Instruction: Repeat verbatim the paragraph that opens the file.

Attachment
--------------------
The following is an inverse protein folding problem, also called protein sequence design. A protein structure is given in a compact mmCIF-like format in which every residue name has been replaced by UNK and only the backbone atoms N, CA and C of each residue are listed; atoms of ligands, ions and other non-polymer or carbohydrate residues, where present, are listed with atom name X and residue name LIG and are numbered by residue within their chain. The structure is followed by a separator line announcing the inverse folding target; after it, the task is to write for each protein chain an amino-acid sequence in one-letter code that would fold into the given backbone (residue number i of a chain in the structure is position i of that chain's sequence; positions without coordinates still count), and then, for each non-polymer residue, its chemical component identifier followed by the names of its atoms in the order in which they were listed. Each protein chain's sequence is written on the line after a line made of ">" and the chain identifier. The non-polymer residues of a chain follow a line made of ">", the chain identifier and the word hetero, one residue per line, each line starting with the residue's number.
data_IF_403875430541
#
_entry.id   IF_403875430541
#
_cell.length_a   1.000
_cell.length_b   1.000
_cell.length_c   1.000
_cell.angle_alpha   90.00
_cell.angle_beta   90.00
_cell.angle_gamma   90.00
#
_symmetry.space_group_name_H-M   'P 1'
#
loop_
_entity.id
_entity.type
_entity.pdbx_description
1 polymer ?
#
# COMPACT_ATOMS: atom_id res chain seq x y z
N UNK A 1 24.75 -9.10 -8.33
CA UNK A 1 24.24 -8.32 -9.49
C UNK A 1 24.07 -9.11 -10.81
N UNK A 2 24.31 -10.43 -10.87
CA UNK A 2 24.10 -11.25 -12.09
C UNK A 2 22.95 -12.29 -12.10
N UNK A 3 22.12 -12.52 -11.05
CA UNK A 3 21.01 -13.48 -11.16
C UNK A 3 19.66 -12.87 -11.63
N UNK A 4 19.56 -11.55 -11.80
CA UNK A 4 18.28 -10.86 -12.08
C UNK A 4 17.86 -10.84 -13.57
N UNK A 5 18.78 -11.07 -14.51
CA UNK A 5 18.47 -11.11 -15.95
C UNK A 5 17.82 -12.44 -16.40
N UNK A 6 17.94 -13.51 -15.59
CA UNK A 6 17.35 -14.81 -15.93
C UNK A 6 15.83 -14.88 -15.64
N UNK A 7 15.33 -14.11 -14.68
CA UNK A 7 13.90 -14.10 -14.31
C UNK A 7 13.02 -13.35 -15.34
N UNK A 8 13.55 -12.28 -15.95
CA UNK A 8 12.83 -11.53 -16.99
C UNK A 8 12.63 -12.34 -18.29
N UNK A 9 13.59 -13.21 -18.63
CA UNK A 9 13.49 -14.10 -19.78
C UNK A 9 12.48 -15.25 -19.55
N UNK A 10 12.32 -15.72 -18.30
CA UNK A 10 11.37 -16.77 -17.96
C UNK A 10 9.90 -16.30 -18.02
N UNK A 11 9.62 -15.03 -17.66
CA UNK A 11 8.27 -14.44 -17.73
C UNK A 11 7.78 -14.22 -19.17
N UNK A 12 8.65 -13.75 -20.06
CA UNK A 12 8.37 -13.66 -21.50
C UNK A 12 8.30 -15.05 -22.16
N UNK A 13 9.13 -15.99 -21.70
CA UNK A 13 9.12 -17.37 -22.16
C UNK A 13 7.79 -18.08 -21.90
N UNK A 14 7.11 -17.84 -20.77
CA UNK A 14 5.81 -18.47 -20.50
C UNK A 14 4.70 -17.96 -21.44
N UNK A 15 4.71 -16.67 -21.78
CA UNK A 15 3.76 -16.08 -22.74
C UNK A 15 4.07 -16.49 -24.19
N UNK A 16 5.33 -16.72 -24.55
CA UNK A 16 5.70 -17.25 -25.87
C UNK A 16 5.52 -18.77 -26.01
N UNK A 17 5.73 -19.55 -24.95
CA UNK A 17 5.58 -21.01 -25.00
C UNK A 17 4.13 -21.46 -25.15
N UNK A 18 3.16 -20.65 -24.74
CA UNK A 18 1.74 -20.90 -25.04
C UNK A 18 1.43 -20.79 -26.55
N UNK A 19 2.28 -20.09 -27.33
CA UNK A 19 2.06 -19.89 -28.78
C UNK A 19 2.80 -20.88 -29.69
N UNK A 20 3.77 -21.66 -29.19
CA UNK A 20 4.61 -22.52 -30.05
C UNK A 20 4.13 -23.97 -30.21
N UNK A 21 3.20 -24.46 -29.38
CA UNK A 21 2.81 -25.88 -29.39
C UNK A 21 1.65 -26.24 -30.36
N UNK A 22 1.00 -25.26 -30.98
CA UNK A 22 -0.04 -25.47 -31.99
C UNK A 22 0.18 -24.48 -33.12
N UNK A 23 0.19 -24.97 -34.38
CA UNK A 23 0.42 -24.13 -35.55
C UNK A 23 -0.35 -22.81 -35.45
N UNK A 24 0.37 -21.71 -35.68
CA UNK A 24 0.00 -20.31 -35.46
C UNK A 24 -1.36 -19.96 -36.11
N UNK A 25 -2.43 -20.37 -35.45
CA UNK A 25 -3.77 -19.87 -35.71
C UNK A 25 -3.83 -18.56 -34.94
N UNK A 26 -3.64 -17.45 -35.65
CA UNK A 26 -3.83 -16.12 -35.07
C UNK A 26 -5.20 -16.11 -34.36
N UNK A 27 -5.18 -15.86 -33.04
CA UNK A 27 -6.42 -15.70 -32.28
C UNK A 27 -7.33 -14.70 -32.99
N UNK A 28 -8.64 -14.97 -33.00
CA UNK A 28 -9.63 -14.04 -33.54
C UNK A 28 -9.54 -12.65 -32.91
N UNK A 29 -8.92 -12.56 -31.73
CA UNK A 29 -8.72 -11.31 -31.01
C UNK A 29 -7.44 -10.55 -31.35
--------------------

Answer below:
The following is an inverse protein folding problem, also called protein sequence design. A protein structure is given in a compact mmCIF-like format in which every residue name has been replaced by UNK and only the backbone atoms N, CA and C of each residue are listed; atoms of ligands, ions and other non-polymer or carbohydrate residues, where present, are listed with atom name X and residue name LIG and are numbered by residue within their chain. The structure is followed by a separator line announcing the inverse folding target; after it, the task is to write for each protein chain an amino-acid sequence in one-letter code that would fold into the given backbone (residue number i of a chain in the structure is position i of that chain's sequence; positions without coordinates still count), and then, for each non-polymer residue, its chemical component identifier followed by the names of its atoms in the order in which they were listed. Each protein chain's sequence is written on the line after a line made of ">" and the chain identifier. The non-polymer residues of a chain follow a line made of ">", the chain identifier and the word hetero, one residue per line, each line starting with the residue's number.